The Secret To A Pain-Free Latch, According To A Lactation Consultant

When people think of breastfeeding, they often think of pain because, well, it can hurt like a mother. I mean, there wouldn't be nipple soothing creams and boob ice packs on the market if it didn't. But, as many moms will tell you, breastfeeding can be especially uncomfortable in the beginning. Particularly when it comes to latching. Through practice, the pain will eventually subside. But what if it doesn't? It's nothing to be alarmed about, because the secret to a pain-free latch could be as simple as correcting a few bad habits.

You should take some comfort in knowing that those first few latches are intense for nearly everyone. "Imagine, a tiny human latches to your nipple creating a vacuum and sucks like its life depends on it," Crystal Harris, creator of the Brauxiliary Hands Free Pumping band, describes to Romper. But as anyone who's had a tummy ache knows, there are different types of pain that mean different things in your body. It's the same with breastfeeding. "Pain that is piercing, sharp, or causing damage to the nipple is not OK and a sign to break the seal and re-latch," Harris says.

There is no one secret to a pain-free latch, but there is a general theme to keeping your baby nourished and you comfortable: positioning. Getting everything in the right place at the time time, however, takes a little practice and patience. Here are some expert-backed tricks to get your baby in the perfect nursing position to minimize the pain for everyone involved.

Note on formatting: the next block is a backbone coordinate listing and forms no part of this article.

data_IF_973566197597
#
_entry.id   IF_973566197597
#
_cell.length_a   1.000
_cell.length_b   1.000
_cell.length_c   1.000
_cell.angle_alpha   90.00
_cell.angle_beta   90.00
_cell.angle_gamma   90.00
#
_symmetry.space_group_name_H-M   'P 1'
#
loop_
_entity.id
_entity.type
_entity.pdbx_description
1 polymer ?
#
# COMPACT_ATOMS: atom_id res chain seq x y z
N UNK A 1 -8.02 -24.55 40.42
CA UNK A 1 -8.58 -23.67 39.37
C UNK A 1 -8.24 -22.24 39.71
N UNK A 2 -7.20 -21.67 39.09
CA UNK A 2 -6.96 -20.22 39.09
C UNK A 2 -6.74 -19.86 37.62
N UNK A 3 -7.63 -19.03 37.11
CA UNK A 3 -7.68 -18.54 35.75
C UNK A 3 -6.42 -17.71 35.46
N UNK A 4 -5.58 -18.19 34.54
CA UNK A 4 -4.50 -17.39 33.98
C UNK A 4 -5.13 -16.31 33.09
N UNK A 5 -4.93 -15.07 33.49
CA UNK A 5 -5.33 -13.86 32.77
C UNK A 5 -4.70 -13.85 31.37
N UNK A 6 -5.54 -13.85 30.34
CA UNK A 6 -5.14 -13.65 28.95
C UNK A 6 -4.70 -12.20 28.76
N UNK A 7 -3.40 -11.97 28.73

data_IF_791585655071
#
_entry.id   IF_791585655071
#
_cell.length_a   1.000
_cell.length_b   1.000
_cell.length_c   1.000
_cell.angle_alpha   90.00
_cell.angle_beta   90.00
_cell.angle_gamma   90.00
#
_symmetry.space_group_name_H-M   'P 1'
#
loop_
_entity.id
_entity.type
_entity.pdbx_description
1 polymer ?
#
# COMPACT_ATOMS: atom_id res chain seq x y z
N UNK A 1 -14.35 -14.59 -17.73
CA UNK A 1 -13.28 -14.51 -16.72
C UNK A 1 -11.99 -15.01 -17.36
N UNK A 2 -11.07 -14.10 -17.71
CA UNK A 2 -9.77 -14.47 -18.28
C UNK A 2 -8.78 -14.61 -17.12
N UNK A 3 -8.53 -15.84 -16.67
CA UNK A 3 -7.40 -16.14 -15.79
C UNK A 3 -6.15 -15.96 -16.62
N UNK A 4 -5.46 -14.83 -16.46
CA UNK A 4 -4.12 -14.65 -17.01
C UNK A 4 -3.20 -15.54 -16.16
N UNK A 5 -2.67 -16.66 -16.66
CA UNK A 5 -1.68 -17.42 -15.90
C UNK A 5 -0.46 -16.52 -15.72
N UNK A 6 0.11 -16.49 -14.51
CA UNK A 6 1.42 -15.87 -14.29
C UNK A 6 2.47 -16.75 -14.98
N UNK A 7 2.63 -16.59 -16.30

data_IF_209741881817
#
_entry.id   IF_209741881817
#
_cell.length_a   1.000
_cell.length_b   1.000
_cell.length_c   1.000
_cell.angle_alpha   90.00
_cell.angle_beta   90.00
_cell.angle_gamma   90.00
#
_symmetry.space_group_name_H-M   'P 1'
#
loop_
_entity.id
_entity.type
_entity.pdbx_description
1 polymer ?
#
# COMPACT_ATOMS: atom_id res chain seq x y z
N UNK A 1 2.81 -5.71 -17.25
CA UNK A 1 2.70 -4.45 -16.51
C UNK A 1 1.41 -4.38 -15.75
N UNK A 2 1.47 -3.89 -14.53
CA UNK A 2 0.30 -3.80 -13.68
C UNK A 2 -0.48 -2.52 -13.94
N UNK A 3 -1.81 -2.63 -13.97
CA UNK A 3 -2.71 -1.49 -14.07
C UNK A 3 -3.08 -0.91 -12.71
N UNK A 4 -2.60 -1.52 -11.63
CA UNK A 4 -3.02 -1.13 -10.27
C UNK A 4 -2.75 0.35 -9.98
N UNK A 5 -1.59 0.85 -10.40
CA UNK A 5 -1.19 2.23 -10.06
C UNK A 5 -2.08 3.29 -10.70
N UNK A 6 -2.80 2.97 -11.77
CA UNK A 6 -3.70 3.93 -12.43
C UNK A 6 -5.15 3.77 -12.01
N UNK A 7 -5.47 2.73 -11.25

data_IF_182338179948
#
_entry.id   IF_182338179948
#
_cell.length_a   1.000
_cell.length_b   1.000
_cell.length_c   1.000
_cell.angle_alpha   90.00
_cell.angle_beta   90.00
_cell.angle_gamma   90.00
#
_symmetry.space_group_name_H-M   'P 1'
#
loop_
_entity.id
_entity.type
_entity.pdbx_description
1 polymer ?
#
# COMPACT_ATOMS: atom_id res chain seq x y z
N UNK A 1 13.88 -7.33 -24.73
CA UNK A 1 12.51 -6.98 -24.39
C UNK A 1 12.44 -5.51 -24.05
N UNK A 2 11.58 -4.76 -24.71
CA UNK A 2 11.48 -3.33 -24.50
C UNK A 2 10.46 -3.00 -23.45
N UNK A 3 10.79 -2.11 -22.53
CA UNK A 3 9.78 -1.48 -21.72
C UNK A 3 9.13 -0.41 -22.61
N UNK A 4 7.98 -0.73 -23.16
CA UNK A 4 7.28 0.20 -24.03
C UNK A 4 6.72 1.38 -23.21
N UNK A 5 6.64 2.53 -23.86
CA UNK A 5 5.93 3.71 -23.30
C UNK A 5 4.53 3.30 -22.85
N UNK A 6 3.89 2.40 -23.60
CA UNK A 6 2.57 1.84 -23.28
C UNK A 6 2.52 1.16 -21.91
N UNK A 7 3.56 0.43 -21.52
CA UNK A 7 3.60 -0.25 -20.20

Position Your Baby Properly

A poor position leads to a poor latch, according to La Leche League International (LLLI). Thankfully, there are some easy tricks to help you find a proper and comfortable position.

"A simple way to remember good latch mechanics is tummy to mommy, nipple to nose, wait for the gape and pull the baby close," Cat Halek, an international board certified lactation consultant tells Romper. She adds that, "the baby's ear, shoulder, and hips should be aligned."

Leigh Anne O'Connor, an international board certified lactation consultant agrees and has an additional tip for new moms. "I encourage parents to line up the baby’s eyes with the nipple just before latching," she says. "This helps to get the nipple deeply into the baby’s mouth."

Additionally, if you're not comfortable your baby won't be comfortable. Finding a position that works for everyone is important.


Make Sure Your Pillow Is In The Right Place

Many moms use designated breastfeeding pillows or ones right off their bed to make feedings more comfortable. There is nothing wrong with using one, but it's best to be mindful of how your baby is positioned on it.

"If using a pillow make sure baby is not completely on the pillow with the breast dangling into the baby's mouth as this can create pulling on the nipple - not to mention back and shoulder pain for mom," O'Connor says.

This video tutorial by APL Lactation Services is super helpful and demonstrates exactly how to use the pillow to help you position your baby properly.


Avoid Pressing Your Baby's Head

"It is important to not press on the back of the baby’s head as this can create a pinched nipple," O'Connor says. It's best to press gently between your baby's shoulders, along their spine, or their bum to get them into position for a good latch.